UK Law – Alcohol & Driving

Alcohol and Driving

The cradle of civilisation is recognised as the lands between the Tigris and Euphrates known as Mesopotamia, in modern times, as Iraq, and part of Turkey.

In these lands society and civilisation came into being with ordered agriculture and animal domestication some 8,000 years ago.

By 5,000 years ago, houses made of bricks and mortar, and stone built roads were in existence, their existence still in evidence today.

Around this time evidence shows that vines were being grown for wine production, and by 3,500 B.C. beer was being brewed.

A little after this time, it would seem that the wheel was first invented. This does indicate that alcohol predates the wheel, but also, that as a race, we have had somewhere in the order of 4,000 years to get our priorities in order.

Moving forward, with the invention of the motor car and its rapid commercial uptake in the last days of the nineteenth century, to September the 10th 1897, and a 25 year old cab driver was arrested after driving his cab into a wall.

He was taken to court, found guilty of drinking and driving, and fined. A new phrase was born, and an awareness that alcohol and the motor car were never going to make a good combination.

Today, “drink driving” has reached a sort of social taboo, where almost any level of alcohol intake, and then driving, is considered anti-social behaviour.

Most people will have had some experience of alcohol, and apart from the fact that in loose terms it is a drug, and therefore carries associated potential risks, most recognise that it has a time and a place, and anything to do with driving is not one of them.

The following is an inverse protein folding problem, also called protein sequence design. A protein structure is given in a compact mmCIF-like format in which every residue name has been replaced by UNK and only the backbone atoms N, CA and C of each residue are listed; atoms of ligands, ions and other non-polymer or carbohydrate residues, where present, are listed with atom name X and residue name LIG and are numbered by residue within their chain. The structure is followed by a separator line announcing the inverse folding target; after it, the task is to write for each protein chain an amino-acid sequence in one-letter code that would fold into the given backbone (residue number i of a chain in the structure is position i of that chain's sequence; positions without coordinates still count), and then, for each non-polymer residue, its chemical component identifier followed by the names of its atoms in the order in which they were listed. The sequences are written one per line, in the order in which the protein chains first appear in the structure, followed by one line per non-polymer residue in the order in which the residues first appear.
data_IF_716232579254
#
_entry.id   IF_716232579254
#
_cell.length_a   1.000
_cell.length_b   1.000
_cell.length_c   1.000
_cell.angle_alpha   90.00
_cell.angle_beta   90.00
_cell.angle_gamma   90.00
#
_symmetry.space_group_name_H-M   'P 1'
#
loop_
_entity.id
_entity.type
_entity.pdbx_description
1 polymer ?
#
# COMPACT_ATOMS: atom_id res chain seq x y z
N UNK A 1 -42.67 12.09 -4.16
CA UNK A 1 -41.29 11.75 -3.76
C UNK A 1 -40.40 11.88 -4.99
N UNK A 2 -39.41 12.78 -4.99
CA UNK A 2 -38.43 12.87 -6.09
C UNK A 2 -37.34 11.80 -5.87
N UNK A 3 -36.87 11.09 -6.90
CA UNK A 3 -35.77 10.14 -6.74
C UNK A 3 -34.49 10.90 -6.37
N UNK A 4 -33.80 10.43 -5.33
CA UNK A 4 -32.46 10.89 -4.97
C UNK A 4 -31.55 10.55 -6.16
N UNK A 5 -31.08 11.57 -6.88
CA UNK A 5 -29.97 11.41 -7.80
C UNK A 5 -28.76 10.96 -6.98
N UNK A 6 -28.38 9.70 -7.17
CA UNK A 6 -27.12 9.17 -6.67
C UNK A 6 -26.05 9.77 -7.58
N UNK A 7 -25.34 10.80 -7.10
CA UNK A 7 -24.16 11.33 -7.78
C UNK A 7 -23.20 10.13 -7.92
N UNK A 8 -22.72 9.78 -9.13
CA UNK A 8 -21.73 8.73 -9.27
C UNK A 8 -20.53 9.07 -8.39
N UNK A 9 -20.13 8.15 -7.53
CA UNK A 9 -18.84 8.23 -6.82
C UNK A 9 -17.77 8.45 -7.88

Alcohol intake is reckoned by units, with one unit being the equivalent of half a pint of standard strength beer or lager, a glass of wine, or one pub size measure of spirits.

The intake is expressed as mg (milligrams) of alcohol to ml (millilitres) of blood. One to two units, a half to one pint of beer, will give a reading around 20-50mg/100ml with little noticeable effect.

Three to four units, one and a half to two pints of beer, 50 to 80mg/100ml, will usually give a sense of relaxation or stimulation, and is around the legal limit of 80mg/100ml of drink driving, and four units may put some people over it. If you have been caught drinking and driving, can help defend your licence.

The actual concentration of alcohol to blood varies with people’s tolerance to it, body mass and weight, stomach contents, and possibly sex.

Woman as a general rule carry less weight than men and have smaller bodies which can result in the same intake as a man, giving a higher blood alcohol concentration.